Bad spelling or a shout-out to an Eagles cover band: you decide. (Photo by Christian Alexandersen from the Carroll County Times and Baltimore Sun Media Group)
July 17, 2014 – Misspelled graffiti on a a former Army Reserve Center building proposed as housing for immigrant children in Westminster, Md., made national news last night when Anderson Cooper featured the story in his “Ridiculist” segment. The spray-painted graffiti – “NO ILLEAGLES HERE NO UNDOCUMENTED DEMOCRATS” – is being investigated as a hate crime (a misdemeanor punishable by up to three years in prison and a $5,000 fine) by Maryland State Police. The U.S. Department of Health and Human Services initially considered using the center for children who cross the U.S.-Mexico border illegally, but have now dropped the idea.
Eagles cover band “The Ill-Eagles.”
The host of Anderson Cooper 360 facetiously suggested that the graffiti could be a reference to a real Eagles tribute band called The Ill-Eagles. Like most of his “Ridiculist” segments, Cooper’s attempt at humor fell flatter than Kansas.
Anderson Cooper’s “Ridiculist”
The segment did, however, bring attention to two unfortunate realities: 1) some people in Westminster are prejudiced illiterates, and 2) there is an Eagles cover band (isn’t one Eagles group bad enough?)
On Record Store Day, April 19, 2014, Eilon Paz released “Dust & Grooves: Adventures in Record Collecting,” a 416-page coffee table book profiling over 130 vinyl record collectors and their record collections. One of the collectors profiled was Frederick, MD native Joe Bussard, the 76-year-old founder of Fonotone Records and the undisputed “King of 78s.” Besides owning the most complete and noteworthy collection of country, ragtime, blues and jazz 78s in the world, Bussard was also the first man to ever record John Fahey. Following is Mark Minsker’s interview with Bussard, taken from the book, in which The King reveals his love of blues, bluegrass, and long-lost jazz (“Jazz music ended in 1923,” according to Bussard, “with the last recordings of of worth being Clarence Williams in 1932.”) and his aversion to rock ‘n’ roll (“Worse thing that happened to music”) and mp3s (“I can’t stand to listen”).- Tom Warner (Baltimore Or Less)
Text by Mark Minsker & Eilon Paz, Photos by Eilon Paz
Joe Bussard with some of his 15,000 78 rpm records.
Few people have devoted as much of their life to records as Joe Bussard has. Born in 1936 in Frederick, Maryland, he started playing records on his parents’ phonograph and by the end of World War II, he had the collecting bug. During the 1950s, 60s, and 70s, he led thousands of record expeditions through the mid-Atlantic region and the South, looking for 78s of jazz, blues, ethnic and down-home/bluegrass music. These expeditions went well beyond the typical digger routes of mining thrift stores or finding out-of-the way record stores. For Joe, record collecting has always meant driving into the backwoods, parking your car, and walking door-to-door asking the locals if they had any records in the house and, if so, would they be willing to sell them. It is not an exaggeration to say that over 50,000 records have passed through Joe’s hands or circulated through his collection. In addition to his status as a collector, Joe is single-handedly responsible for the creation and operation of Fonotone Records, an independent record label responsible for documenting and preserving bluegrass, folk and blues music of the 1950s,1960s and 1970s (including the first recordings of guitarist John Fahey). A musician himself, Joe performed on guitar, banjo and vocals with his group Jolly Joe and His Jug Band, as well as performing and recording with many others. He has also been hosting radio programs since 1956, when he set up his own pirate radio station out of his home.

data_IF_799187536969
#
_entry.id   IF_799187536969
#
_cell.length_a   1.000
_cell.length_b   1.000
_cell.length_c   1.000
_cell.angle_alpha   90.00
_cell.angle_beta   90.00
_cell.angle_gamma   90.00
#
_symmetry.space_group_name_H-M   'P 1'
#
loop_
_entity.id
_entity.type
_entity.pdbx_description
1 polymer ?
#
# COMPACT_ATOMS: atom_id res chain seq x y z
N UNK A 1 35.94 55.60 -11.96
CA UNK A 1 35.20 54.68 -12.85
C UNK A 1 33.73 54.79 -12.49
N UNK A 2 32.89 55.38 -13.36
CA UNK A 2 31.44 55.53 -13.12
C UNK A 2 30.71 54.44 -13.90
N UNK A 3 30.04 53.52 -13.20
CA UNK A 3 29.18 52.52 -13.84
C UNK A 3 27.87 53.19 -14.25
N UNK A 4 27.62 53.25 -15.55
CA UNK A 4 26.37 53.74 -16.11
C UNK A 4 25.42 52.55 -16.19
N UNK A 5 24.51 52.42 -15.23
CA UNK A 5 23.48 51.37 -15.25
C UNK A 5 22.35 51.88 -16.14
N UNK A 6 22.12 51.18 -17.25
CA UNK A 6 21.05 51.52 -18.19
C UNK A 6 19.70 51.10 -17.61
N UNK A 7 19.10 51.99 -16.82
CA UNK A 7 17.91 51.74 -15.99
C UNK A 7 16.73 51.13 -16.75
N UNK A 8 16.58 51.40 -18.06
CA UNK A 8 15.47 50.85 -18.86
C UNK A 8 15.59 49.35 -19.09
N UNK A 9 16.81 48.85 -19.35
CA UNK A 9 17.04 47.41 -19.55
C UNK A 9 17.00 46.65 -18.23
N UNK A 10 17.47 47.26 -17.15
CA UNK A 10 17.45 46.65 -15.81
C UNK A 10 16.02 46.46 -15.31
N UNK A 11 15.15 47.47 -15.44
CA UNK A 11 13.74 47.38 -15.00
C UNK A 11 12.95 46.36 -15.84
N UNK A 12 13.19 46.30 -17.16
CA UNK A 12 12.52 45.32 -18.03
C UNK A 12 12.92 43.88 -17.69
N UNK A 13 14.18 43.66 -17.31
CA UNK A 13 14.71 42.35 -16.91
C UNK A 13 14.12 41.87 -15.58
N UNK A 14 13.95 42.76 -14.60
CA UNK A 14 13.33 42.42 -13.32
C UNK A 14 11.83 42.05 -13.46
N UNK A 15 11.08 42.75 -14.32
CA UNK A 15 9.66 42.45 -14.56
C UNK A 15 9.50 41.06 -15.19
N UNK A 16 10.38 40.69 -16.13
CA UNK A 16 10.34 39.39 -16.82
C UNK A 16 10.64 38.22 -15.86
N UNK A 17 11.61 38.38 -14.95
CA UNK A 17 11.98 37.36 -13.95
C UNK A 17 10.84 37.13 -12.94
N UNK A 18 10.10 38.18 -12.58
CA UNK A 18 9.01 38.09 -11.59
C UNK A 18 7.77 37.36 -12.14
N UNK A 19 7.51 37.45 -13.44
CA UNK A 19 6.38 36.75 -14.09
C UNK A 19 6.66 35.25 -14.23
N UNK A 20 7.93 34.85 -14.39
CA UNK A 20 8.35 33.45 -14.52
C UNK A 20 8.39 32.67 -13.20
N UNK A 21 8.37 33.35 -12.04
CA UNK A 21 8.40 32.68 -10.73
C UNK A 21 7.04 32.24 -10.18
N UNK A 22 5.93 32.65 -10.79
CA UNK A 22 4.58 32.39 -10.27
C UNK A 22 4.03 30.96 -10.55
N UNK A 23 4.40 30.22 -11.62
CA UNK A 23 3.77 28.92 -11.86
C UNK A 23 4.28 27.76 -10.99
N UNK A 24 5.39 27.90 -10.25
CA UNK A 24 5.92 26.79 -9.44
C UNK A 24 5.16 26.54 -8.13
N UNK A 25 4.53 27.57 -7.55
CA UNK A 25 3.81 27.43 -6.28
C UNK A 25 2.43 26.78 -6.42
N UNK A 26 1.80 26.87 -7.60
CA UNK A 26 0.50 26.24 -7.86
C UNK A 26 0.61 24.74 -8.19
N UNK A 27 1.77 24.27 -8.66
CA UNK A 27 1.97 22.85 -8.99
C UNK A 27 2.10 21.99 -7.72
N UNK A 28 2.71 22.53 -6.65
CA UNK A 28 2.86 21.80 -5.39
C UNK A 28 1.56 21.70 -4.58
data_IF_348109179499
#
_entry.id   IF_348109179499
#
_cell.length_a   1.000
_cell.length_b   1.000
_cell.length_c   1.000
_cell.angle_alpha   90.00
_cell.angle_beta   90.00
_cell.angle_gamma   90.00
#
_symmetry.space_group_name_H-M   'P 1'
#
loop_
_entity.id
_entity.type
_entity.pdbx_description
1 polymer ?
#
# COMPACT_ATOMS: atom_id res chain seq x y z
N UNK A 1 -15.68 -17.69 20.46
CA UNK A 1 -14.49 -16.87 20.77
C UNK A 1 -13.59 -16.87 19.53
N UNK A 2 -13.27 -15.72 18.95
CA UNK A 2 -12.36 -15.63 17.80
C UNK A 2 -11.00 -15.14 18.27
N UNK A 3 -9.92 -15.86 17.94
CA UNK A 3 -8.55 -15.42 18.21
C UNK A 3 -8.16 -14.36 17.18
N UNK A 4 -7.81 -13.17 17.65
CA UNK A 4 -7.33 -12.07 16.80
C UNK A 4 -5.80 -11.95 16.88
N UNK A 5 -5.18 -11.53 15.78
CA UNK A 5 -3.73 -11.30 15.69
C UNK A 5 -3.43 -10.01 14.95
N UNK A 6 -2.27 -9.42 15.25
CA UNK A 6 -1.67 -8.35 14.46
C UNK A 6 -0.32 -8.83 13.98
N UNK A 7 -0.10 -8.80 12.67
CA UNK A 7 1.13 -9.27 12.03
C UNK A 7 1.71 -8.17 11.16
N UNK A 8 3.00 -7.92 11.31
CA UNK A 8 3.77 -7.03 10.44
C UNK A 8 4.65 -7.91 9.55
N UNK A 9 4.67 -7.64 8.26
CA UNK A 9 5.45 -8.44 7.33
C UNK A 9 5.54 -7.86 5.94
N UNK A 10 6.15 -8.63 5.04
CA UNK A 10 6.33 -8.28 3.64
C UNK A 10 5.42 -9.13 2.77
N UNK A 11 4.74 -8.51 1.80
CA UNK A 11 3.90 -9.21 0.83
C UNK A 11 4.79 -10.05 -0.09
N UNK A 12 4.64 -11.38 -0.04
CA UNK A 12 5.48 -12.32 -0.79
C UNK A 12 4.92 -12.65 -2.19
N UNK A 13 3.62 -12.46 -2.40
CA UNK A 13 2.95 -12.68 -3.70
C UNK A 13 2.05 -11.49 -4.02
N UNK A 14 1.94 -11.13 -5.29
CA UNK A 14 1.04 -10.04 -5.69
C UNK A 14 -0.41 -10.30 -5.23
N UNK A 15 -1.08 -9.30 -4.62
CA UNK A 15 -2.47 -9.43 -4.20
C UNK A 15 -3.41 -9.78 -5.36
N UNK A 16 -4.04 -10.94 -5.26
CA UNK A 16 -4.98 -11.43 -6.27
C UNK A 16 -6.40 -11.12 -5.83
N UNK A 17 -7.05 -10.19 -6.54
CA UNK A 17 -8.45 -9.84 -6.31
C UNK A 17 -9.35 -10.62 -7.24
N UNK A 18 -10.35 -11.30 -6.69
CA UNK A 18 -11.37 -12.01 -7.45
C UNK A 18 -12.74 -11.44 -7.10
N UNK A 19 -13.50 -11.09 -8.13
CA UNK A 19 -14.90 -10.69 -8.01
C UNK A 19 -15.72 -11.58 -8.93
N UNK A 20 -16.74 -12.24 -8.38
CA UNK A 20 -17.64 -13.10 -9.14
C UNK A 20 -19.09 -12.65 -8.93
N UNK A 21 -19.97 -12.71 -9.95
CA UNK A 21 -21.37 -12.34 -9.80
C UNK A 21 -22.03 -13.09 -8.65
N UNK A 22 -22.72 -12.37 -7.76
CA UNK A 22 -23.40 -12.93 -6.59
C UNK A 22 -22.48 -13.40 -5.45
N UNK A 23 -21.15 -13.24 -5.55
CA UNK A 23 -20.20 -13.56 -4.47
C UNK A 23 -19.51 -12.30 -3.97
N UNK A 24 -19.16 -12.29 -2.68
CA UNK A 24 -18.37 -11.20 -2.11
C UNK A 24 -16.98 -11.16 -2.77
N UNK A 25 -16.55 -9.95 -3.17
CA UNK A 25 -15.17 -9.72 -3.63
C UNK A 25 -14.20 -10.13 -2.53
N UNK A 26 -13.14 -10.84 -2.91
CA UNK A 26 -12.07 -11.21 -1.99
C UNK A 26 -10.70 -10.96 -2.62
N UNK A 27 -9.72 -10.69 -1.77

Joe Bussard is the subject of the excellent documentary film by Edward Gillian, “Desperate Man Blues” (2003).
Q: Your Full name, age, where you live? A: Joseph Bussard, 76. Frederick, MD.
Q: What was your first album? How did you get it? At what age? Can you describe that feeling? Do you still have it? A: The first 78 that I went out and found was….God, you’re going back 50 years or so! That’s almost impossible to remember. I know that I found Gene Autrey records early on but it would probably be Jimmie Rodgers. When I heard him, that about did it. I was hooked.
Q: What prompted you to start collecting? What age did you start? A: I had a phonograph at my house (still have it) and was playing records when I was six years old. Neighbors would bring records by the house that I grew up in, on Fairview Avenue in Frederick.
Q: Is there a music genre that you avoid? A: Rock-n- roll. Period. Any of it. Hate it. Worse thing that happened to music. Hurt all types of music. They took blues and ruined it. It’s the cancer of music….ate into everything. Killed Country music, that’s for sure.
Q: A lot of people would claim the complete opposite. that Rock-n-Roll re invented and recharged music. What is it about rock-n-roll that annoys you so much? A: Don’t like. Just my personal taste. Don’t like the sound of it, the meaning of it…doesn’t promote anything beautiful or meaningful. Idiotic noise, in my opinion.
Q: So artist like Miles Davis, John Coltrane don’t deserve your time? A: Oh my god, you gotta be kidding me. None of that music moves me.
Q: Do you know what’s an MP3? Do you know that people can share songs today over the internet, download music for free, listen to it from their phones. what do you think of that? A: A computer isn’t? I don’t have anything like that. Most of the music they’re getting for free ain’t worth a penny anyhow.
Q: A lot of young people are going back to vinyl records these days. they give up on digital music format and go back to this old beloved medium. what do you think is the reason to that? A: It’s all about tone…It has a mild tone and is much more mellow than this new digital music, which I can’t stand to listen.